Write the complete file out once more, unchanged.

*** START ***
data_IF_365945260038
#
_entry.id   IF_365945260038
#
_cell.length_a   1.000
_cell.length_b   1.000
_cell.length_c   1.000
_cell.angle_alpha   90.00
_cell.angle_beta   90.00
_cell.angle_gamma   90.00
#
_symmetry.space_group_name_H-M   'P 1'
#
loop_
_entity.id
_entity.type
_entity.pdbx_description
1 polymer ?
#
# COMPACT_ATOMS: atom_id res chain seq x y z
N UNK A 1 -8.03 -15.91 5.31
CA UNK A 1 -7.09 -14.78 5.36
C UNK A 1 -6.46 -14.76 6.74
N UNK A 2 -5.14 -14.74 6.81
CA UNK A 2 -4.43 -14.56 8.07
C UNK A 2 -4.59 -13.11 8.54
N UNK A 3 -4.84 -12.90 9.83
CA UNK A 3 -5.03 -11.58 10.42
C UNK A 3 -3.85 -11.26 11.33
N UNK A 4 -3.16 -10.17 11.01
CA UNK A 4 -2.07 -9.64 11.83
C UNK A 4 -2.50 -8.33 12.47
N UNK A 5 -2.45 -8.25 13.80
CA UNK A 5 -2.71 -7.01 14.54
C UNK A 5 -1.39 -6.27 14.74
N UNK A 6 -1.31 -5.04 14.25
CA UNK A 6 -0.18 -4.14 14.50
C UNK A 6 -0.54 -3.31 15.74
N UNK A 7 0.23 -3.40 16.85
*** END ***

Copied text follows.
data_IF_365945260038
#
_entry.id   IF_365945260038
#
_cell.length_a   1.000
_cell.length_b   1.000
_cell.length_c   1.000
_cell.angle_alpha   90.00
_cell.angle_beta   90.00
_cell.angle_gamma   90.00
#
_symmetry.space_group_name_H-M   'P 1'
#
loop_
_entity.id
_entity.type
_entity.pdbx_description
1 polymer ?
#
# COMPACT_ATOMS: atom_id res chain seq x y z
N UNK A 1 -8.03 -15.91 5.31
CA UNK A 1 -7.09 -14.78 5.36
C UNK A 1 -6.46 -14.76 6.74
N UNK A 2 -5.14 -14.74 6.81
CA UNK A 2 -4.43 -14.56 8.07
C UNK A 2 -4.59 -13.11 8.54
N UNK A 3 -4.84 -12.90 9.83
CA UNK A 3 -5.03 -11.58 10.42
C UNK A 3 -3.85 -11.26 11.33
N UNK A 4 -3.16 -10.17 11.01
CA UNK A 4 -2.07 -9.64 11.83
C UNK A 4 -2.50 -8.33 12.47
N UNK A 5 -2.45 -8.25 13.80
CA UNK A 5 -2.71 -7.01 14.54
C UNK A 5 -1.39 -6.27 14.74
N UNK A 6 -1.31 -5.04 14.25
CA UNK A 6 -0.18 -4.14 14.50
C UNK A 6 -0.54 -3.31 15.74
N UNK A 7 0.23 -3.40 16.85